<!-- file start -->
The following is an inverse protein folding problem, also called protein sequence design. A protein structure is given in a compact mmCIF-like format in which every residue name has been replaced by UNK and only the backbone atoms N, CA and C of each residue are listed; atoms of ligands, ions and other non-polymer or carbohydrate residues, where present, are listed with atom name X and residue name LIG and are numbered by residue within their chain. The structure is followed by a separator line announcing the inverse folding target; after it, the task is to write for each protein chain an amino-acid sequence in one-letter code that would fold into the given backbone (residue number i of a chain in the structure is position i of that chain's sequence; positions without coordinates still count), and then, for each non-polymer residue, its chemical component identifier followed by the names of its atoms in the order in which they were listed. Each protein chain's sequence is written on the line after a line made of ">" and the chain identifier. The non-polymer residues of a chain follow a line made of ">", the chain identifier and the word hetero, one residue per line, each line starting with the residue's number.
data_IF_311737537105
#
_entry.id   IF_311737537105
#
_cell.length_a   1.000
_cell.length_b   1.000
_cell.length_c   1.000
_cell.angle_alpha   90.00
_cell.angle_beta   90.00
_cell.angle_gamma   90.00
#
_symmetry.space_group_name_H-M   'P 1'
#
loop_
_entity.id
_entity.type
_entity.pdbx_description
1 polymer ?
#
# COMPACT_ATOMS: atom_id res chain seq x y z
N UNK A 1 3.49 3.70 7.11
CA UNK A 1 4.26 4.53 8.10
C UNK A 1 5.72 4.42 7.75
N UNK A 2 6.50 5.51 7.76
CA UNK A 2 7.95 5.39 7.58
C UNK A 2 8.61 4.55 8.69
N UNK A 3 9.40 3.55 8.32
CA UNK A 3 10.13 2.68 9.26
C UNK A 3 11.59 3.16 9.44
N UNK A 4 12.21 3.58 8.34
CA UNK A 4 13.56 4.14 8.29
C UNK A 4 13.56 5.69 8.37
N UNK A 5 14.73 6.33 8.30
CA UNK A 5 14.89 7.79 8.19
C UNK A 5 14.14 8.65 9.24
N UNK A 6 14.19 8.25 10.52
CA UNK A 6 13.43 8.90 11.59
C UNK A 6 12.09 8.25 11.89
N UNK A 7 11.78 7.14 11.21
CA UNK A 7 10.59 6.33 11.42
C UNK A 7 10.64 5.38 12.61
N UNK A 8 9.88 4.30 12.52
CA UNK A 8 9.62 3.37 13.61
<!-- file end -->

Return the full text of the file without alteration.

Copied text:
The following is an inverse protein folding problem, also called protein sequence design. A protein structure is given in a compact mmCIF-like format in which every residue name has been replaced by UNK and only the backbone atoms N, CA and C of each residue are listed; atoms of ligands, ions and other non-polymer or carbohydrate residues, where present, are listed with atom name X and residue name LIG and are numbered by residue within their chain. The structure is followed by a separator line announcing the inverse folding target; after it, the task is to write for each protein chain an amino-acid sequence in one-letter code that would fold into the given backbone (residue number i of a chain in the structure is position i of that chain's sequence; positions without coordinates still count), and then, for each non-polymer residue, its chemical component identifier followed by the names of its atoms in the order in which they were listed. Each protein chain's sequence is written on the line after a line made of ">" and the chain identifier. The non-polymer residues of a chain follow a line made of ">", the chain identifier and the word hetero, one residue per line, each line starting with the residue's number.
data_IF_311737537105
#
_entry.id   IF_311737537105
#
_cell.length_a   1.000
_cell.length_b   1.000
_cell.length_c   1.000
_cell.angle_alpha   90.00
_cell.angle_beta   90.00
_cell.angle_gamma   90.00
#
_symmetry.space_group_name_H-M   'P 1'
#
loop_
_entity.id
_entity.type
_entity.pdbx_description
1 polymer ?
#
# COMPACT_ATOMS: atom_id res chain seq x y z
N UNK A 1 3.49 3.70 7.11
CA UNK A 1 4.26 4.53 8.10
C UNK A 1 5.72 4.42 7.75
N UNK A 2 6.50 5.51 7.76
CA UNK A 2 7.95 5.39 7.58
C UNK A 2 8.61 4.55 8.69
N UNK A 3 9.40 3.55 8.32
CA UNK A 3 10.13 2.68 9.26
C UNK A 3 11.59 3.16 9.44
N UNK A 4 12.21 3.58 8.34
CA UNK A 4 13.56 4.14 8.29
C UNK A 4 13.56 5.69 8.37
N UNK A 5 14.73 6.33 8.30
CA UNK A 5 14.89 7.79 8.19
C UNK A 5 14.14 8.65 9.24
N UNK A 6 14.19 8.25 10.52
CA UNK A 6 13.43 8.90 11.59
C UNK A 6 12.09 8.25 11.89
N UNK A 7 11.78 7.14 11.21
CA UNK A 7 10.59 6.33 11.42
C UNK A 7 10.64 5.38 12.61
N UNK A 8 9.88 4.30 12.52
CA UNK A 8 9.62 3.37 13.61